Between 1997 and 2011, the rogue breast surgeon harmed over 750 women at two private hospitals in the West Midlands, and made huge sums of money out of providing unnecessary operations. In 2017, Paterson was jailed for 20 years on 13 counts of wounding with intent, three of unlawful wounding. Yesterday’s report was intended to establish how Paterson was able to do damage on such a massive scale.
At stake for the investors was the possibility that the Right Reverend Graham James would deem their business model so incompatible with the safety of patients that it would require fundamental reform.
Yet rather than tackle the private hospital industry head-on, the bishop put forward a series of low-impact recommendations which will do nothing to prevent another Paterson, but instead leaves intact the archaic and dangerous form of medical practice that abetted him.
Although it is not well understood the private hospital industry treats the medical consultant as their “main customer”. This is because consultants are the main source of income for private hospitals, as it is they who bring their patients to the private hospital for treatment. Unlike in NHS hospitals they do not employ the consultants directly, but instead rent them their rooms and operating theatres.
It is estimated that for some of London’s private hospitals, each consultant is worth around £380,000 a year, with some consultants reputedly bringing in millions of pounds worth of business. So valued are consultants to private hospitals that they will often provide them with lavish hospitality and financial inducements to get them to bring their patients to their hospital, rather than to competitors.
This leaves private hospitals with very little incentive to challenge a consultant’s activities, as an overly strict hospital management could drive away a highly lucrative consultant and their steady stream of patients.
On the contrary, there is a strong financial incentive for private hospitals to turn a blind eye to the types of overtreatment for which Ian Paterson was responsible – since the more operations a surgeon carries out, the more money the hospital makes.
And there is even less incentive for private hospitals to challenge unnecessary treatment by the surgeon, since they can deny legal liability if something goes wrong. Unlike in the NHS, hospitals private hospitals do not directly employ the consultants who work in them. Hospitals can therefore argue that they are not responsible for their freelancer’s actions. In fact, when one of the patients harmed by Paterson sought compensation from the private hospital at which he had operated on her, she was told that they were under no obligation to provide her with a competent breast surgeon. Another was told that the hospital “only rented Paterson a room”.
In addition, the companies running private hospitals have no financial incentive to invest in adequate post-operative care since, if a patient does suffer life-threatening complications, the patient can be transferred to the local NHS hospital at no additional cost to the private hospital.
It is because the NHS provides this entirely free safety net that so few private hospitals in the UK have invested in their own critical care facilities. And in order to keep their own costs as low as possible, they typically rely on a single junior doctor working unsupervised for 168 hours a week to oversee all post-operative care.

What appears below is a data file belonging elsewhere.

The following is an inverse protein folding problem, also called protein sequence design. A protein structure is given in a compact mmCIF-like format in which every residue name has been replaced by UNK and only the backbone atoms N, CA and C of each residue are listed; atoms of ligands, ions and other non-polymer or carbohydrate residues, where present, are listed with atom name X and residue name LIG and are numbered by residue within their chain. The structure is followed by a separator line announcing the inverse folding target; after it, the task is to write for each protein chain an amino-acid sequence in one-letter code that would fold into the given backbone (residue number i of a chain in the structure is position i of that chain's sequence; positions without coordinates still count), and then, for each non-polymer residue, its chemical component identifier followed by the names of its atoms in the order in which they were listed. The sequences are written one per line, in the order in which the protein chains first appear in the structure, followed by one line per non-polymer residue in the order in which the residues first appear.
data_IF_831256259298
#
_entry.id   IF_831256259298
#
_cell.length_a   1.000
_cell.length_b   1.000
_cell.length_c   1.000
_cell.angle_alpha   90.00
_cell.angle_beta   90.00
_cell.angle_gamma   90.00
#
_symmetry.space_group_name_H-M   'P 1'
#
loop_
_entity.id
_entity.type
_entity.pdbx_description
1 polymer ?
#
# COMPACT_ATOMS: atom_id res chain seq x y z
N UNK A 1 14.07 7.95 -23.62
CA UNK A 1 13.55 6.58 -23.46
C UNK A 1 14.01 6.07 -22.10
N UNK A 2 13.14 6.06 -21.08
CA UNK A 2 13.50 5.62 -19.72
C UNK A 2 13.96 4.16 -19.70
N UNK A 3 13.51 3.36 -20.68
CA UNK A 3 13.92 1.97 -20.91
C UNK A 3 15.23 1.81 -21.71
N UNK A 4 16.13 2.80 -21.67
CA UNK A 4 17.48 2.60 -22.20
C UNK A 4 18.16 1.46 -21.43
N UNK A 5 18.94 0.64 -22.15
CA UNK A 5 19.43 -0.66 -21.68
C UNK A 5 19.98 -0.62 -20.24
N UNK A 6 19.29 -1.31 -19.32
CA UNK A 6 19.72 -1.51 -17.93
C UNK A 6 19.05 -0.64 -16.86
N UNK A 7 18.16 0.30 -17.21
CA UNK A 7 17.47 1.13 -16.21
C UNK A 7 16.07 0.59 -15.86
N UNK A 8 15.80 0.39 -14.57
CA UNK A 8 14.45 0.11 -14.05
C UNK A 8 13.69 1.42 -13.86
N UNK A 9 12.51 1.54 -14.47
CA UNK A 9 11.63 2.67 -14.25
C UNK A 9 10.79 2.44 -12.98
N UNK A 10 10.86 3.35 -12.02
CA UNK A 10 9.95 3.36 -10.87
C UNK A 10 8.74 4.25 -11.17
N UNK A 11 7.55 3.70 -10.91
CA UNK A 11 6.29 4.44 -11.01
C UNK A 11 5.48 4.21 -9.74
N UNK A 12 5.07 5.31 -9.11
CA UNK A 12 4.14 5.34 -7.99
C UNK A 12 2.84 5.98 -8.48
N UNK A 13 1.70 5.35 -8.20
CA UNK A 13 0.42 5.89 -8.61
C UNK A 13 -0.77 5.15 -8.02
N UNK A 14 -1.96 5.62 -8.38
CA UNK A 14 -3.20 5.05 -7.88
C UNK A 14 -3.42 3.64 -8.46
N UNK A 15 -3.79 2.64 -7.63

It must have become clear to Rt Rev James during the course of his inquiry that it was this business model that facilitated Paterson’s actions, and which could have made private hospital managers reluctant to stop his unnecessary but extremely lucrative surgery. He could also have turned to the numerous coroner's reports which have made clear how the post-operative care arrangements in private hospitals contribute to patient deaths.
In response, he could have recommended at the very least that private hospitals take on full legal liability for what happens in private hospitals by employing the consultants directly rather than just to state that the government should address this, and he could have recommended that private hospitals should fundamentally reform their post-operative care arrangements and bear the full cost of any transfers to NHS hospitals.
He could also have tackled the toxic financial incentive structure which encourages the overtreatment of patients by recommending a clampdown on lavish corporate hospitality for consultants, and other financial inducements that distort clinical decision making.
Instead, he ducked out of the challenge, bizarrely recommending that patients be “made aware” of the risks associated with private hospital treatment, whilst leaving its dangerous business model – one that has no place within a modern healthcare system – completely untouched.
Whilst some may see private hospital safety as an issue only relevant to those who have insurance or pay for their healthcare, it is important to remember that the NHS is now relying on private hospitals to treat growing numbers of its patients.
In the last year, almost a third of all NHS hip operations were carried out in private hospitals. And as the tragic case of Peter O’Donnell – who died following treatment as an NHS patient in a private hospital – shows, NHS patients are now exposed to some of the same risks as those faced by Ian Paterson’s.
Despite so much investment in the inquiry by the hundreds of women maimed and injured by Paterson, the weak set of recommendations represents a missed opportunity to prevent such a tragedy from happening again and to protect the safety of growing numbers of NHS patients who are now being treated in private hospitals.
David Rowland is the director of the Centre for Health and the Public Interest.
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